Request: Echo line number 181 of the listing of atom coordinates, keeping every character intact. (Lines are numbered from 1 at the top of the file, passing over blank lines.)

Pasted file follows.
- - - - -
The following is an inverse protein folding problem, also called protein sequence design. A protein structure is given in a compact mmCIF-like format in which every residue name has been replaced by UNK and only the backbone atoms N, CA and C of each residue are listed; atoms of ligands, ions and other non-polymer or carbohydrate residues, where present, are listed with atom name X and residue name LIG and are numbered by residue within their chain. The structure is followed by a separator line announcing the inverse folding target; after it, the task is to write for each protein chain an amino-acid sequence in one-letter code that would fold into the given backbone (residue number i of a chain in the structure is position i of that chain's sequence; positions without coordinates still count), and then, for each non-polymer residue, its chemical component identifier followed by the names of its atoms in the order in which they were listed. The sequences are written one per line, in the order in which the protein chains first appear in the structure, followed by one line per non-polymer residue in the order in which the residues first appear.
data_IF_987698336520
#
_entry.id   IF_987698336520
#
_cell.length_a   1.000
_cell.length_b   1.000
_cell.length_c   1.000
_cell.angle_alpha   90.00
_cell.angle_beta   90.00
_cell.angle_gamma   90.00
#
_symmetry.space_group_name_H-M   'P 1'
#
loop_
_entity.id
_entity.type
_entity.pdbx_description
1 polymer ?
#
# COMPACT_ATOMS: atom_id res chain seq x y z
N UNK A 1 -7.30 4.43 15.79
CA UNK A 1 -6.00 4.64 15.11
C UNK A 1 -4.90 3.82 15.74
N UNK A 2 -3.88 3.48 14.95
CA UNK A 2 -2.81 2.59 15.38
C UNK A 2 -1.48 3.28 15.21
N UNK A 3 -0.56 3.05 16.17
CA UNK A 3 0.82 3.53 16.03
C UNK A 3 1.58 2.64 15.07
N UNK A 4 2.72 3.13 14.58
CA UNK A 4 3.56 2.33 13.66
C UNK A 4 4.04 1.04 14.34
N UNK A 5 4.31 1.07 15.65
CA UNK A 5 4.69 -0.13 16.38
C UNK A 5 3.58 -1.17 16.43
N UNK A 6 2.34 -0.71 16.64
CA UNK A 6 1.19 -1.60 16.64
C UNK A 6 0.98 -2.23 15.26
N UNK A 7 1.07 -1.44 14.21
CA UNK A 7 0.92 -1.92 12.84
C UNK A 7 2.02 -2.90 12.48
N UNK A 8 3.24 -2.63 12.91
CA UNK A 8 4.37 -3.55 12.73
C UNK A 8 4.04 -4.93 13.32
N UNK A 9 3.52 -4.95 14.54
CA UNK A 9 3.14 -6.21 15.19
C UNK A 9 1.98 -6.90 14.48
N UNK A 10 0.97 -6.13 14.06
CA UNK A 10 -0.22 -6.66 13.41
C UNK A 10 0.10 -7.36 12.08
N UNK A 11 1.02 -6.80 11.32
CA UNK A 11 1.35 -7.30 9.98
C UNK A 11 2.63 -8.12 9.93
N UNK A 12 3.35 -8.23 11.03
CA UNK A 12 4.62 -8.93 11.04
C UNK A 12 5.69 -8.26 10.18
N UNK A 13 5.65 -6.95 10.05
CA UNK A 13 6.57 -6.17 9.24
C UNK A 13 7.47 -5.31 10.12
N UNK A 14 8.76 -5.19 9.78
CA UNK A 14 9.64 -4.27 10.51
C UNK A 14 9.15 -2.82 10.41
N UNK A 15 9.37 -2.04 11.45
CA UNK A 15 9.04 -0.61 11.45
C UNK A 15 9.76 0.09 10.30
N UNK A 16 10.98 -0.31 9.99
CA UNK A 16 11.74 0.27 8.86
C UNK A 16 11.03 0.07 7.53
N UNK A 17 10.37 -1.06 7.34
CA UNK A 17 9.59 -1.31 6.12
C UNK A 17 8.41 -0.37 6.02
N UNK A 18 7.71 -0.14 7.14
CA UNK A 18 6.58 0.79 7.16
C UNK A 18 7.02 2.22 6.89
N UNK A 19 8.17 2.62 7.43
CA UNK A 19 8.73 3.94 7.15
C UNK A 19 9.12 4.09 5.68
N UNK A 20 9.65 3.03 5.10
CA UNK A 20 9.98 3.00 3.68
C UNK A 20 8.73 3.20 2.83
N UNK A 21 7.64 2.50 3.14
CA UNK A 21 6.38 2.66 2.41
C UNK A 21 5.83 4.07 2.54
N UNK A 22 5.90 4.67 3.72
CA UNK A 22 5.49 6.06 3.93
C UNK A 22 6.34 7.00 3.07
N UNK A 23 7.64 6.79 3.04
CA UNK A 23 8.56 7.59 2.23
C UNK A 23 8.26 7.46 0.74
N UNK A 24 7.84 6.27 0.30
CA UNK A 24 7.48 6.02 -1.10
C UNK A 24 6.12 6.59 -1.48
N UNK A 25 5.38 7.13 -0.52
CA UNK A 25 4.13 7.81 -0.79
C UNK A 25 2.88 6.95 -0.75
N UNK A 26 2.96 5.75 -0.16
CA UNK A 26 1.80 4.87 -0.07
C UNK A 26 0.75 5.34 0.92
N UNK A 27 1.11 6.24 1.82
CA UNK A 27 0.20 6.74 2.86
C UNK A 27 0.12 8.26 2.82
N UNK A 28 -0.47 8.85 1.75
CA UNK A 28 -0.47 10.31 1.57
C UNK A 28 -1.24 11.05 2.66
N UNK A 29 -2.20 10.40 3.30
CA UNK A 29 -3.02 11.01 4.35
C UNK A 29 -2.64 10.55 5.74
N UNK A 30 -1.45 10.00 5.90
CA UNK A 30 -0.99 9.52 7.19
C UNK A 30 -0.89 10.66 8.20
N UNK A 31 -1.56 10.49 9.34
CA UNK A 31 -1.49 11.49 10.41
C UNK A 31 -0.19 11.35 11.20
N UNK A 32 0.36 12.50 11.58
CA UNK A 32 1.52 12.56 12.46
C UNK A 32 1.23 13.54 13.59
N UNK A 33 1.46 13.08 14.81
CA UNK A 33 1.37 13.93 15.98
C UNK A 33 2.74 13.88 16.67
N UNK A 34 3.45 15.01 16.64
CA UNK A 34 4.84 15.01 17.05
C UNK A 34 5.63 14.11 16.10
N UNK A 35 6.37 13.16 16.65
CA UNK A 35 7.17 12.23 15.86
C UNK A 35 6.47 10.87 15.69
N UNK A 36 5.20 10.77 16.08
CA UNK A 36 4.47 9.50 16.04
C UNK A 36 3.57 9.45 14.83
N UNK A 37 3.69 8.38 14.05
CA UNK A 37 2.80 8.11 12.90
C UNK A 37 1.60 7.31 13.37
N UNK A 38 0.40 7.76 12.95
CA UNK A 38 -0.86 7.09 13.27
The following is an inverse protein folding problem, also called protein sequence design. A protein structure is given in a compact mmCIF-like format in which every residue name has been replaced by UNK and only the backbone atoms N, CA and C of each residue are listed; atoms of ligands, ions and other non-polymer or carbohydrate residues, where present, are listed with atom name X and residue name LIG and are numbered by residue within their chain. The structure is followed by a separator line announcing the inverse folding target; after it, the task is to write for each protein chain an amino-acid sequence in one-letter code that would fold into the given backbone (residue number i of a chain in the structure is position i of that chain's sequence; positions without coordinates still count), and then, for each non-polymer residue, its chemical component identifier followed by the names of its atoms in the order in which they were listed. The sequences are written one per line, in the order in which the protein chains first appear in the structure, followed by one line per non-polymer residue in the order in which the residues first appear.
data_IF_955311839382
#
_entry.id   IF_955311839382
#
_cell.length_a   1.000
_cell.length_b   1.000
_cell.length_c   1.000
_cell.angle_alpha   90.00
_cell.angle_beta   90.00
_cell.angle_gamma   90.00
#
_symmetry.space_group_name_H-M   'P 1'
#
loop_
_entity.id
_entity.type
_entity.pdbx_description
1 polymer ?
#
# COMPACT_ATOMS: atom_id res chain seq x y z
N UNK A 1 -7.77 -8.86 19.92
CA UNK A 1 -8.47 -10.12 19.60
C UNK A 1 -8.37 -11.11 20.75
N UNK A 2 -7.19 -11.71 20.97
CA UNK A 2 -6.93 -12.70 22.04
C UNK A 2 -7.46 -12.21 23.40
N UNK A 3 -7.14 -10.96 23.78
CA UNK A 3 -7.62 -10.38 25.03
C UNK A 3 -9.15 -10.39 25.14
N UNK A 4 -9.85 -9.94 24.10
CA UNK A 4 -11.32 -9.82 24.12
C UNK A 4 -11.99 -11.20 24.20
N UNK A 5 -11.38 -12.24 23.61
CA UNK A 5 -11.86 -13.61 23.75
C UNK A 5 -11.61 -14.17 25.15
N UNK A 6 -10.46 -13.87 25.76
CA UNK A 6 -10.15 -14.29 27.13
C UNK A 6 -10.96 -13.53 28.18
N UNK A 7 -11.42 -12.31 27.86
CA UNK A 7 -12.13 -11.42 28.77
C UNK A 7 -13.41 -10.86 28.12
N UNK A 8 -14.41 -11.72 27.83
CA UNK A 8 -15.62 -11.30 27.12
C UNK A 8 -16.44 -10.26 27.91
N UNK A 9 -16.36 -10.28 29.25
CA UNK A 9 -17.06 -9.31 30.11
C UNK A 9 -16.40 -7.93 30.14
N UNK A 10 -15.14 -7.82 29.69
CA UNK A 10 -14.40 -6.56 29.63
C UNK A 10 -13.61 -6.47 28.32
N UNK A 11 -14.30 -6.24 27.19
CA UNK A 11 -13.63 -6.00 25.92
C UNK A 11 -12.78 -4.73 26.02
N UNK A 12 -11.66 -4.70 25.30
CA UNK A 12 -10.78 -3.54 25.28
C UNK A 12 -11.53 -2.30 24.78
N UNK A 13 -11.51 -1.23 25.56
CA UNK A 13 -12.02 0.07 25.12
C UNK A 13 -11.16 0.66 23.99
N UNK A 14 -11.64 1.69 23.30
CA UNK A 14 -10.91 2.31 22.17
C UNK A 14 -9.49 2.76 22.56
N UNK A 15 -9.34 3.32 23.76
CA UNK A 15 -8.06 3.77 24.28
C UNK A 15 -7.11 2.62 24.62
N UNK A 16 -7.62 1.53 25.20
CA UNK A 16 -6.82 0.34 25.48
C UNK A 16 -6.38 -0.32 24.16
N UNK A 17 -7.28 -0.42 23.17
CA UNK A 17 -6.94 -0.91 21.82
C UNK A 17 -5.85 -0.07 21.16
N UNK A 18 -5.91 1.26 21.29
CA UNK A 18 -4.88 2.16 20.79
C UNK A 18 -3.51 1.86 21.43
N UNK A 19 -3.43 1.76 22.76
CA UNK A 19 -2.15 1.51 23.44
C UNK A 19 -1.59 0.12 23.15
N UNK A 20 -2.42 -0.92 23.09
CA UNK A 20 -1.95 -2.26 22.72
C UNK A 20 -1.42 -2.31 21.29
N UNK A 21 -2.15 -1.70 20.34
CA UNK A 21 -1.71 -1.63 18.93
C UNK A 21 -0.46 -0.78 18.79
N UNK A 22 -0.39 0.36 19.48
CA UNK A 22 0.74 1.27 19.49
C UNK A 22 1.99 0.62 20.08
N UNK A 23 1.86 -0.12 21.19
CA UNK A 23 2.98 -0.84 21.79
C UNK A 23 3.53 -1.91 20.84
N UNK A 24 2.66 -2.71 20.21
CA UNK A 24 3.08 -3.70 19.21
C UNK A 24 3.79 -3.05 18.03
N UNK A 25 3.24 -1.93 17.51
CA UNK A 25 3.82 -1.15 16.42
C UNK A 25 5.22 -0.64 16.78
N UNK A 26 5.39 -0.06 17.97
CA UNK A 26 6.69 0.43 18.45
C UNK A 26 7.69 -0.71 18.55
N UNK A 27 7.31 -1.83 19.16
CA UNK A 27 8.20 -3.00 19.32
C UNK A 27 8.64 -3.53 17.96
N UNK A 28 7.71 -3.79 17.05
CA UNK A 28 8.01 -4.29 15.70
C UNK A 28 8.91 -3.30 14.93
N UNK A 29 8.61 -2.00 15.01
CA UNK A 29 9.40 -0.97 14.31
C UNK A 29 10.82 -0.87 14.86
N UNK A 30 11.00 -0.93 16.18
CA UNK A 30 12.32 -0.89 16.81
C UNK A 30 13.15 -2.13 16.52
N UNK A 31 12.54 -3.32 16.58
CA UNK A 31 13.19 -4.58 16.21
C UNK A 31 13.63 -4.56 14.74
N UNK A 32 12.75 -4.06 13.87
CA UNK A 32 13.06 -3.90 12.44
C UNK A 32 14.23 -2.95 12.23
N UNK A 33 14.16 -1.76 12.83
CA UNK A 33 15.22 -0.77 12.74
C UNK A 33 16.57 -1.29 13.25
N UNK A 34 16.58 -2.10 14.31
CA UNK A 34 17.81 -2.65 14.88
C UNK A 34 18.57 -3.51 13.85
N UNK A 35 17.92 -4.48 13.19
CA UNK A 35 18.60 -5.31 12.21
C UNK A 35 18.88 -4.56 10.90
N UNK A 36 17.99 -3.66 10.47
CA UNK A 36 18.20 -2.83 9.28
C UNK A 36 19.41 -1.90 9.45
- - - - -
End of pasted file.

CA UNK A 9 -17.06 -9.31 30.11